Thus, is it a coincidence that the April 17 OPEC/non-OPEC meeting was set the day after Russia surprisingly announced a pull-out from Syria? Again, the simplest explanation was that a deal was made behind the scenes.
Myth 3: OPEC is dead, powerless, and never going to work together.
I'm not really sure where this argument arose, but it's really easy to find counterexamples. 1999 and 2009 saw OPEC cooperation, and furious rallies in oil prices followed. This can be seen in the oil price history chart below (log-scale and inflation adjusted to see the effect more easily):
I believe oil prices can reach $60 in 2016, and above that afterwards. Producer cooperation is a trump card beyond all other factors, as supply balance means that prices are then determined by the marginal cost of oil. A line in the sand has been drawn, where there is an impending date supply rebalances due to demand growth. There is little time for oil shorts to cover since we won't have a 1980s' situation as supply is only 1-2% over demand. Whereas the 1980s had up to 20% overcapacity, along with an easy doubling of fuel efficiencies, thanks to improvements like fuel injection engines (these mpg gains today happen only with higher costs to the consumer). A 1-2% imbalance can be solved overnight through producer cooperation.
What OPEC should do now is to speed the rebalance process. With cooperation of all players now set, there is no longer any reason to let prices remain at these levels. Even at $60 oil, deepwater and oil sands will have to decline, and shale will still no longer have expansionary financing. There is good reason even to cut at the April 17th meeting since 2016 capital budgets have been set in production companies, and bank determinations will have mostly run their course. No point in waiting until June and lose the additional income.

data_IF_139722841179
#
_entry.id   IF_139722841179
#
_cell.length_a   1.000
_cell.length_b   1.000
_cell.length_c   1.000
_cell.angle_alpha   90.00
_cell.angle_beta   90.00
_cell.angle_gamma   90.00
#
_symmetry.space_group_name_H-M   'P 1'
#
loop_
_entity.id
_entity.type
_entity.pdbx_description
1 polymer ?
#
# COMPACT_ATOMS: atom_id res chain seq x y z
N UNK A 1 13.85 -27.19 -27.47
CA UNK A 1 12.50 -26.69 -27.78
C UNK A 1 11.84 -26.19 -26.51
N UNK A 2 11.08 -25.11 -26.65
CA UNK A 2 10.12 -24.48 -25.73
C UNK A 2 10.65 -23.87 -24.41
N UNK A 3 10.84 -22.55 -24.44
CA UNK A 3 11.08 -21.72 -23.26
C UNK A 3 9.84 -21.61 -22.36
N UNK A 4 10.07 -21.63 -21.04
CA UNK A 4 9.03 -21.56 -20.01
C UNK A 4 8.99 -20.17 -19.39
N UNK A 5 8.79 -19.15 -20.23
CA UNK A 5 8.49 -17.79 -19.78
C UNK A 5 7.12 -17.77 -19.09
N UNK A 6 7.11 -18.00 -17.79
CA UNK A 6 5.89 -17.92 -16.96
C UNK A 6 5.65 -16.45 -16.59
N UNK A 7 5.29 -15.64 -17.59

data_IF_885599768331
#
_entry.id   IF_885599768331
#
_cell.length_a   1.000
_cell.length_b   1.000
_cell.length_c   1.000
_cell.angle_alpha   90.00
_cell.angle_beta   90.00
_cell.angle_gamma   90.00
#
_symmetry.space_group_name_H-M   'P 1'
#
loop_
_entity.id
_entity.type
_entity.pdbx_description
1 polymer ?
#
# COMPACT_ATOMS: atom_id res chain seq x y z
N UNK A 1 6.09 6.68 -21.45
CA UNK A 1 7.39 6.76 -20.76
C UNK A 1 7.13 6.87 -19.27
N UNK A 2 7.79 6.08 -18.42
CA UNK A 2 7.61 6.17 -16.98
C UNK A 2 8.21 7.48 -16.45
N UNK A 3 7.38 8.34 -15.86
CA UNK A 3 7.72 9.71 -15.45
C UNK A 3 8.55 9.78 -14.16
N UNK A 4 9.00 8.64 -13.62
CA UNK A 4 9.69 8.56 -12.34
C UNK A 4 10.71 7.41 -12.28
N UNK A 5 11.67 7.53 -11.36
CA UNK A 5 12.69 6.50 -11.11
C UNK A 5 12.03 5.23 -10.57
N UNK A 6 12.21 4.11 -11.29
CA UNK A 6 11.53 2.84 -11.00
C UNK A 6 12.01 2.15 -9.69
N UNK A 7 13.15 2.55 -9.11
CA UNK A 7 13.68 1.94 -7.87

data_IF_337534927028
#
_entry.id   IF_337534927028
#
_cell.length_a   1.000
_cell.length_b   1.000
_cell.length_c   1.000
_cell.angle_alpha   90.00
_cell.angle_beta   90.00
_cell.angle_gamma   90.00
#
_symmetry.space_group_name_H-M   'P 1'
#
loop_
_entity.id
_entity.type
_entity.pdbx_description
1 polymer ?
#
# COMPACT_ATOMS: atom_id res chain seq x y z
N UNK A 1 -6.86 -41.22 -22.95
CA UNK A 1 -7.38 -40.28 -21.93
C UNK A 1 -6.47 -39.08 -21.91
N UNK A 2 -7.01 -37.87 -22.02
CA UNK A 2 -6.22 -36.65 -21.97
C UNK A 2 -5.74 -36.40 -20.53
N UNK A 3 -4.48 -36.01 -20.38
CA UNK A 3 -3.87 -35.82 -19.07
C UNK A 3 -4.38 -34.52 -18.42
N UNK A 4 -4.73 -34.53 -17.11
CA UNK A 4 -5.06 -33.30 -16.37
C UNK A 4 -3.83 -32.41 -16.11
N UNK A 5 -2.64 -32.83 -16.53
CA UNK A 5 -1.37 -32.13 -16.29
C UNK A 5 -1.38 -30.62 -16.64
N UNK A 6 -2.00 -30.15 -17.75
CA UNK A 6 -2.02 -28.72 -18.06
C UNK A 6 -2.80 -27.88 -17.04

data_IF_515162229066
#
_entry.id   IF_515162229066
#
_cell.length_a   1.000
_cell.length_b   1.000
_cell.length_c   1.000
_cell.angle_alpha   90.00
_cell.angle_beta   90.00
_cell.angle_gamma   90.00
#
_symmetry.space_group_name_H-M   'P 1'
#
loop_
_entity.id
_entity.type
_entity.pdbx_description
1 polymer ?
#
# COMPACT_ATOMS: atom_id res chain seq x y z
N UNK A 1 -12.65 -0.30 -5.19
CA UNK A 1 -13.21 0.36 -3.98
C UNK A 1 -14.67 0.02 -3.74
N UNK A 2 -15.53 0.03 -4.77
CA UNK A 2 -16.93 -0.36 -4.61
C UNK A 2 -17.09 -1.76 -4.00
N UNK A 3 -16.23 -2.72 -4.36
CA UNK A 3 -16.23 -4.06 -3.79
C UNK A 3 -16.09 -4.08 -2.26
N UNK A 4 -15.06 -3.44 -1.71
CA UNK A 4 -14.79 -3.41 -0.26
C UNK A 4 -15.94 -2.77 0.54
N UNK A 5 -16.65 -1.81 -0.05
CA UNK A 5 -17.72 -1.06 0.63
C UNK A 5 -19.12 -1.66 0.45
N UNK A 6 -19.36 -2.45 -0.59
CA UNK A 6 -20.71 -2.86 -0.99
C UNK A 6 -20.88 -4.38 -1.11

While in the long run, oil prices should settle at the marginal cost of oil (~$90 per barrel according to the BP (NYSE:BP) chart above), in the short run, $60 looks like a probable pit-stop. US shale was a forced participant in the cooperation strategy due to low cash flow. At $60, this dynamic unravels as it reaches shale cost levels. Furthermore, $60 removes a lot of incentives for OPEC and Russia to not cheat on their quotas.
The summer of 2015 was an example of a plateau at $60, which ultimately collapsed, thanks to shale ramp up, China's demand concerns, and Iranian supply fears. I expect 2016 to have a repeat test of this plateau, except with diminished capex and greater producer cooperation.
My view is that the summer 2015 plateau would have eventually played out the Saudi plan for rebalancing through demand growth. However, two major corrections in the market coincided with two major drops in oil.
Those looking for a third drop in oil may be left behind, as so far March inventories have not been as negative as feared. Despite March being the peak refiner maintenance month, crude stock builds have slowed, with some weeks even showing a decline. Recent weeks also show an overall draw when gasoline and distillate inventory is included. With peak summer driving season around the corner, the bear case for a storage crisis is quickly abating. Since the storage fear is a considerable component of today's uneconomical oil price, removal of this risk portends higher prices.
Longer term, continued supply destruction by high-cost players and demand growth should allow oil to rise past the $60 limit. Not even shale can grow fast enough to cover the difference at those price levels. Indeed, during a Q&A session with Daniel Yergin at CERAWeek, al-Naimi remarked that he expects business to be booming in later years, and that shale will be an essential source of supply. In fact, he said the Saudis have even investigated shale in their own territories.
My investment choices are based on the view that oil prices will rise in 2016, but plateau at $60 for a while. The plateau may be even sooner, at $50, thanks to lowered costs, DUCs, and inventory. But lower costs can be fleeting as service demand rises, and DUCs along with inventory eventually will get worked off.